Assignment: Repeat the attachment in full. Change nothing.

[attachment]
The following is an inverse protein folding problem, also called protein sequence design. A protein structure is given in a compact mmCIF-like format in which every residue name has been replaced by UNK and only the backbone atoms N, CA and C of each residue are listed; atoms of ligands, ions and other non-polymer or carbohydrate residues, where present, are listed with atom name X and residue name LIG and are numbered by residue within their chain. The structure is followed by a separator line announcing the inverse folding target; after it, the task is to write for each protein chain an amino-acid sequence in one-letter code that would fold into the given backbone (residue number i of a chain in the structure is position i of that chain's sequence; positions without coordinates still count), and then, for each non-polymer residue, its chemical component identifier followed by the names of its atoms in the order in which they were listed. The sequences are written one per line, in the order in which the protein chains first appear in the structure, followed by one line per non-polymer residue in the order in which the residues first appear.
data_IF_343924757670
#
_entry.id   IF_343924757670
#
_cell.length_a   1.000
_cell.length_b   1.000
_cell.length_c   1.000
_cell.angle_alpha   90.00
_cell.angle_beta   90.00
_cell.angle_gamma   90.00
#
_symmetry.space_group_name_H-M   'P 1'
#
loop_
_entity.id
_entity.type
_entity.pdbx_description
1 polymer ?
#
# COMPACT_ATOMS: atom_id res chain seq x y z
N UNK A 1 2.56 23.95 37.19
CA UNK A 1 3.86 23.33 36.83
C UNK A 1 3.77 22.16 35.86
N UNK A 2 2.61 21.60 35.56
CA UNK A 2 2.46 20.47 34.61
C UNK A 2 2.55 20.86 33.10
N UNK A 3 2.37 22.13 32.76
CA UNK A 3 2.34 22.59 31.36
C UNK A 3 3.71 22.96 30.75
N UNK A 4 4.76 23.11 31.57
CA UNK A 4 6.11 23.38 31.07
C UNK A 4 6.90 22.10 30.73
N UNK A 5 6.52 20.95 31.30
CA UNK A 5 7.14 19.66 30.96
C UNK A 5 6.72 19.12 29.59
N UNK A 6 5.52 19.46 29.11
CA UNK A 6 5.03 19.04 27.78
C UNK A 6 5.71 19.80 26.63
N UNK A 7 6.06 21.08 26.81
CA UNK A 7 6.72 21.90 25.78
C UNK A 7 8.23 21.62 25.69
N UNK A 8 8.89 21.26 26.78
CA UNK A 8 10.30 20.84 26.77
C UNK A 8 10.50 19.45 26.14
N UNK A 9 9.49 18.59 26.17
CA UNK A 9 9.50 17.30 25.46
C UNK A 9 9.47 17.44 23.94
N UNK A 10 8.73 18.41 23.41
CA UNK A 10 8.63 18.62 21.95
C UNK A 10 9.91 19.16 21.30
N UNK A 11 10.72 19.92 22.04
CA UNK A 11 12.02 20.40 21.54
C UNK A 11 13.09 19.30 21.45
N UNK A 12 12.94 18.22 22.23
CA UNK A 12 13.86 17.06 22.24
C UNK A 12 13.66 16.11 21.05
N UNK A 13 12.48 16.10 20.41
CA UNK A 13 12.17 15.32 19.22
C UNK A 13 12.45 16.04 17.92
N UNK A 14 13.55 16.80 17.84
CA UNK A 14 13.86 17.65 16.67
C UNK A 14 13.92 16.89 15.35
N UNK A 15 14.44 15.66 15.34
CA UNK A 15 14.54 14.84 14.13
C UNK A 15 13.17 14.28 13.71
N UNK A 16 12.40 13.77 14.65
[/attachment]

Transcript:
The following is an inverse protein folding problem, also called protein sequence design. A protein structure is given in a compact mmCIF-like format in which every residue name has been replaced by UNK and only the backbone atoms N, CA and C of each residue are listed; atoms of ligands, ions and other non-polymer or carbohydrate residues, where present, are listed with atom name X and residue name LIG and are numbered by residue within their chain. The structure is followed by a separator line announcing the inverse folding target; after it, the task is to write for each protein chain an amino-acid sequence in one-letter code that would fold into the given backbone (residue number i of a chain in the structure is position i of that chain's sequence; positions without coordinates still count), and then, for each non-polymer residue, its chemical component identifier followed by the names of its atoms in the order in which they were listed. The sequences are written one per line, in the order in which the protein chains first appear in the structure, followed by one line per non-polymer residue in the order in which the residues first appear.
data_IF_343924757670
#
_entry.id   IF_343924757670
#
_cell.length_a   1.000
_cell.length_b   1.000
_cell.length_c   1.000
_cell.angle_alpha   90.00
_cell.angle_beta   90.00
_cell.angle_gamma   90.00
#
_symmetry.space_group_name_H-M   'P 1'
#
loop_
_entity.id
_entity.type
_entity.pdbx_description
1 polymer ?
#
# COMPACT_ATOMS: atom_id res chain seq x y z
N UNK A 1 2.56 23.95 37.19
CA UNK A 1 3.86 23.33 36.83
C UNK A 1 3.77 22.16 35.86
N UNK A 2 2.61 21.60 35.56
CA UNK A 2 2.46 20.47 34.61
C UNK A 2 2.55 20.86 33.10
N UNK A 3 2.37 22.13 32.76
CA UNK A 3 2.34 22.59 31.36
C UNK A 3 3.71 22.96 30.75
N UNK A 4 4.76 23.11 31.57
CA UNK A 4 6.11 23.38 31.07
C UNK A 4 6.90 22.10 30.73
N UNK A 5 6.52 20.95 31.30
CA UNK A 5 7.14 19.66 30.96
C UNK A 5 6.72 19.12 29.59
N UNK A 6 5.52 19.46 29.11
CA UNK A 6 5.03 19.04 27.78
C UNK A 6 5.71 19.80 26.63
N UNK A 7 6.06 21.08 26.81
CA UNK A 7 6.72 21.90 25.78
C UNK A 7 8.23 21.62 25.69
N UNK A 8 8.89 21.26 26.78
CA UNK A 8 10.30 20.84 26.77
C UNK A 8 10.50 19.45 26.14
N UNK A 9 9.49 18.59 26.17
CA UNK A 9 9.50 17.30 25.46
C UNK A 9 9.47 17.44 23.94
N UNK A 10 8.73 18.41 23.41
CA UNK A 10 8.63 18.62 21.95
C UNK A 10 9.91 19.16 21.30
N UNK A 11 10.72 19.92 22.04
CA UNK A 11 12.02 20.40 21.54
C UNK A 11 13.09 19.30 21.45
N UNK A 12 12.94 18.22 22.23
CA UNK A 12 13.86 17.06 22.24
C UNK A 12 13.66 16.11 21.05
N UNK A 13 12.48 16.10 20.41
CA UNK A 13 12.17 15.32 19.22
C UNK A 13 12.45 16.04 17.92
N UNK A 14 13.55 16.80 17.84
CA UNK A 14 13.86 17.65 16.67
C UNK A 14 13.92 16.89 15.35
N UNK A 15 14.44 15.66 15.34
CA UNK A 15 14.54 14.84 14.13
C UNK A 15 13.17 14.28 13.71
N UNK A 16 12.40 13.77 14.65